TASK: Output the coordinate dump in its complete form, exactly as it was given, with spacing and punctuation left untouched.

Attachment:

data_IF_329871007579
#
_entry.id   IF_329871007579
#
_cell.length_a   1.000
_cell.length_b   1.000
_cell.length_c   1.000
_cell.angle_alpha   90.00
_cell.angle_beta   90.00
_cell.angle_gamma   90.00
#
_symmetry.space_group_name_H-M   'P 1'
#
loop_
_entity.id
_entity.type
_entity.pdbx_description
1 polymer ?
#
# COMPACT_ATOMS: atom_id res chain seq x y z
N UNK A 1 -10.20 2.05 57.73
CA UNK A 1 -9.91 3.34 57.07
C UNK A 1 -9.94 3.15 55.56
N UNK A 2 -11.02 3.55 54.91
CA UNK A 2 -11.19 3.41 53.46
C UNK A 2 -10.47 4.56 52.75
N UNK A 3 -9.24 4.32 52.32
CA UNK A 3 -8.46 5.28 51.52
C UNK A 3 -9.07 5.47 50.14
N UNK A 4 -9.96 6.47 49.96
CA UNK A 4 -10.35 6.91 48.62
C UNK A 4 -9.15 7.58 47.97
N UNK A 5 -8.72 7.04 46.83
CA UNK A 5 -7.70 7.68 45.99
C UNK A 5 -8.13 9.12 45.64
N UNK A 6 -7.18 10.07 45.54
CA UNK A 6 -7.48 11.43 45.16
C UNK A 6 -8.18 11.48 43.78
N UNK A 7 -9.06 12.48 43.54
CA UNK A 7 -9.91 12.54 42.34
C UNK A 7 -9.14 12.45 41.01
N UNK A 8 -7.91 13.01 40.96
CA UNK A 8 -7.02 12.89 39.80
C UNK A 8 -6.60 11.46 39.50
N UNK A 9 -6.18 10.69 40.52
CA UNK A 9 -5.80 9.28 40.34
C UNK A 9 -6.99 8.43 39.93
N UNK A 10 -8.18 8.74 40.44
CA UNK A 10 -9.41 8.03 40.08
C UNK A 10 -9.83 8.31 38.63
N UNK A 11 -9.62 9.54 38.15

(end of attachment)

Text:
data_IF_329871007579
#
_entry.id   IF_329871007579
#
_cell.length_a   1.000
_cell.length_b   1.000
_cell.length_c   1.000
_cell.angle_alpha   90.00
_cell.angle_beta   90.00
_cell.angle_gamma   90.00
#
_symmetry.space_group_name_H-M   'P 1'
#
loop_
_entity.id
_entity.type
_entity.pdbx_description
1 polymer ?
#
# COMPACT_ATOMS: atom_id res chain seq x y z
N UNK A 1 -10.20 2.05 57.73
CA UNK A 1 -9.91 3.34 57.07
C UNK A 1 -9.94 3.15 55.56
N UNK A 2 -11.02 3.55 54.91
CA UNK A 2 -11.19 3.41 53.46
C UNK A 2 -10.47 4.56 52.75
N UNK A 3 -9.24 4.32 52.32
CA UNK A 3 -8.46 5.28 51.52
C UNK A 3 -9.07 5.47 50.14
N UNK A 4 -9.96 6.47 49.96
CA UNK A 4 -10.35 6.91 48.62
C UNK A 4 -9.15 7.58 47.97
N UNK A 5 -8.72 7.04 46.83
CA UNK A 5 -7.70 7.68 45.99
C UNK A 5 -8.13 9.12 45.64
N UNK A 6 -7.18 10.07 45.54
CA UNK A 6 -7.48 11.43 45.16
C UNK A 6 -8.18 11.48 43.78
N UNK A 7 -9.06 12.48 43.54
CA UNK A 7 -9.91 12.54 42.34
C UNK A 7 -9.14 12.45 41.01
N UNK A 8 -7.91 13.01 40.96
CA UNK A 8 -7.02 12.89 39.80
C UNK A 8 -6.60 11.46 39.50
N UNK A 9 -6.18 10.69 40.52
CA UNK A 9 -5.80 9.28 40.34
C UNK A 9 -6.99 8.43 39.93
N UNK A 10 -8.18 8.74 40.44
CA UNK A 10 -9.41 8.03 40.08
C UNK A 10 -9.83 8.31 38.63
N UNK A 11 -9.62 9.54 38.15